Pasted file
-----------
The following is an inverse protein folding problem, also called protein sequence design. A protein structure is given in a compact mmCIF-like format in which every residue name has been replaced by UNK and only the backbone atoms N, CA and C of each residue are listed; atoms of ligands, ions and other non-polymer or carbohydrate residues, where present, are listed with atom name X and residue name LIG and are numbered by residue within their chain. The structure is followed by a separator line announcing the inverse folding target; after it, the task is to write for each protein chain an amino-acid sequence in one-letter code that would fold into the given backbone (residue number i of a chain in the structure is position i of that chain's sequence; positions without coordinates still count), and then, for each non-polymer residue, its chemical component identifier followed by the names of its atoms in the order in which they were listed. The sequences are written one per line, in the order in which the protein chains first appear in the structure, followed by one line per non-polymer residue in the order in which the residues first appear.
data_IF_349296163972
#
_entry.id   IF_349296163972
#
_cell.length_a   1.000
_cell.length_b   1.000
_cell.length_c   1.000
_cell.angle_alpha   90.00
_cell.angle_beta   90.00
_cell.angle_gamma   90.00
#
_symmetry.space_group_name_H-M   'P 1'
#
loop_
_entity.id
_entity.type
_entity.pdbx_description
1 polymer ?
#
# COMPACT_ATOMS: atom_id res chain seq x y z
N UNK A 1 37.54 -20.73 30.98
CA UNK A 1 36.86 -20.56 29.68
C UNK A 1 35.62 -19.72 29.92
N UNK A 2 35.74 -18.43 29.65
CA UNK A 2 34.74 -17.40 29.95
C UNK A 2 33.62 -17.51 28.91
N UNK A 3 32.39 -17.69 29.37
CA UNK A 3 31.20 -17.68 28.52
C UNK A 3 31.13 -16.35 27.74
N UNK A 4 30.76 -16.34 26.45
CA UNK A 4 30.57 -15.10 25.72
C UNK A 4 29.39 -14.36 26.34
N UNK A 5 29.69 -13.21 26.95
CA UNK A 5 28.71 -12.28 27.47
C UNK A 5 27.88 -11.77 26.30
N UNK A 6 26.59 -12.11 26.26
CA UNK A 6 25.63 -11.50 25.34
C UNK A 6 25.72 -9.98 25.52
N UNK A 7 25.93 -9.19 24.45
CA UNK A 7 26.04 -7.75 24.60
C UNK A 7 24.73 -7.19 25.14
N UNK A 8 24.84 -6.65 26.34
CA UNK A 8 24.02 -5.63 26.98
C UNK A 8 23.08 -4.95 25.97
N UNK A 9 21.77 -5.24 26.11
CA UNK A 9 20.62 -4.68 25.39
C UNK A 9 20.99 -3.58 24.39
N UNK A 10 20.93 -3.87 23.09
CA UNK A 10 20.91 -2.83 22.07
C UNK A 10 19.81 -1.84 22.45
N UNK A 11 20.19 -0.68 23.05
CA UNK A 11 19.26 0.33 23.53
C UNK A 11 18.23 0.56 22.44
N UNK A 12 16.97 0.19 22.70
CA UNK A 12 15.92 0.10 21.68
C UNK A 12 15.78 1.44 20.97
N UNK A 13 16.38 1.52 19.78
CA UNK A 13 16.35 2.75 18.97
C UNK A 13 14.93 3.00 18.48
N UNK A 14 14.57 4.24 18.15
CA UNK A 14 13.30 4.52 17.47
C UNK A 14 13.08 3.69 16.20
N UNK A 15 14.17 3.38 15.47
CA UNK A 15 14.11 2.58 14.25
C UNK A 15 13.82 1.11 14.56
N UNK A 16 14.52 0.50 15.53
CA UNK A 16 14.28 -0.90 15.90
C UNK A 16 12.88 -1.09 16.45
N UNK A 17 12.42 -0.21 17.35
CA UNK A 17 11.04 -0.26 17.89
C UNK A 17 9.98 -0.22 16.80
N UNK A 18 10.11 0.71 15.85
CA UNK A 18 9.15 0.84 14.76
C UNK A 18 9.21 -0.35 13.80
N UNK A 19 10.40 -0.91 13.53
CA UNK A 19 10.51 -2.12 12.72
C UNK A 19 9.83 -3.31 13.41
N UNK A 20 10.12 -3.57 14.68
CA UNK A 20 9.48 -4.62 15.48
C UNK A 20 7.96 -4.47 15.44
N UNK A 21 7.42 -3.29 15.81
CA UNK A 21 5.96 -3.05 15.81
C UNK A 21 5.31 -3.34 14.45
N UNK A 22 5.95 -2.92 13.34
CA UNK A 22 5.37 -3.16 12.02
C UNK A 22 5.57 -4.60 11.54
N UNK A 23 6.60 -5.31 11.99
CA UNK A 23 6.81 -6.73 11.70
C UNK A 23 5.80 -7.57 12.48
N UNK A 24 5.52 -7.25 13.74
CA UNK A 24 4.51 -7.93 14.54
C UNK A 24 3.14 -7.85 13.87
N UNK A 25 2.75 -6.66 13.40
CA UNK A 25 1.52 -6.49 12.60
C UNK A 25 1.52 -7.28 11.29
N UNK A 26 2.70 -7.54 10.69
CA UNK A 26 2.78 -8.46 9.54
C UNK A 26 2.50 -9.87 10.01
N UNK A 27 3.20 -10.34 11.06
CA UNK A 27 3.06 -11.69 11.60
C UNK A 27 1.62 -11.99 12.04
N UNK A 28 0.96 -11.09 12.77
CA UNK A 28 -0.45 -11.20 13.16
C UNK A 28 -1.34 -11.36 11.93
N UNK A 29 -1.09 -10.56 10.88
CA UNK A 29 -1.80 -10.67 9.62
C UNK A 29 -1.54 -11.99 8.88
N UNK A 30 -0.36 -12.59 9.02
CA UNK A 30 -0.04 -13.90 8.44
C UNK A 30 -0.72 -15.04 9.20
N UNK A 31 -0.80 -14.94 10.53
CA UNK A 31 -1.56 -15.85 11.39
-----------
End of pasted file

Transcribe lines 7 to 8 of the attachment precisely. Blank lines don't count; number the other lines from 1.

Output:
_cell.length_b   1.000
_cell.length_c   1.000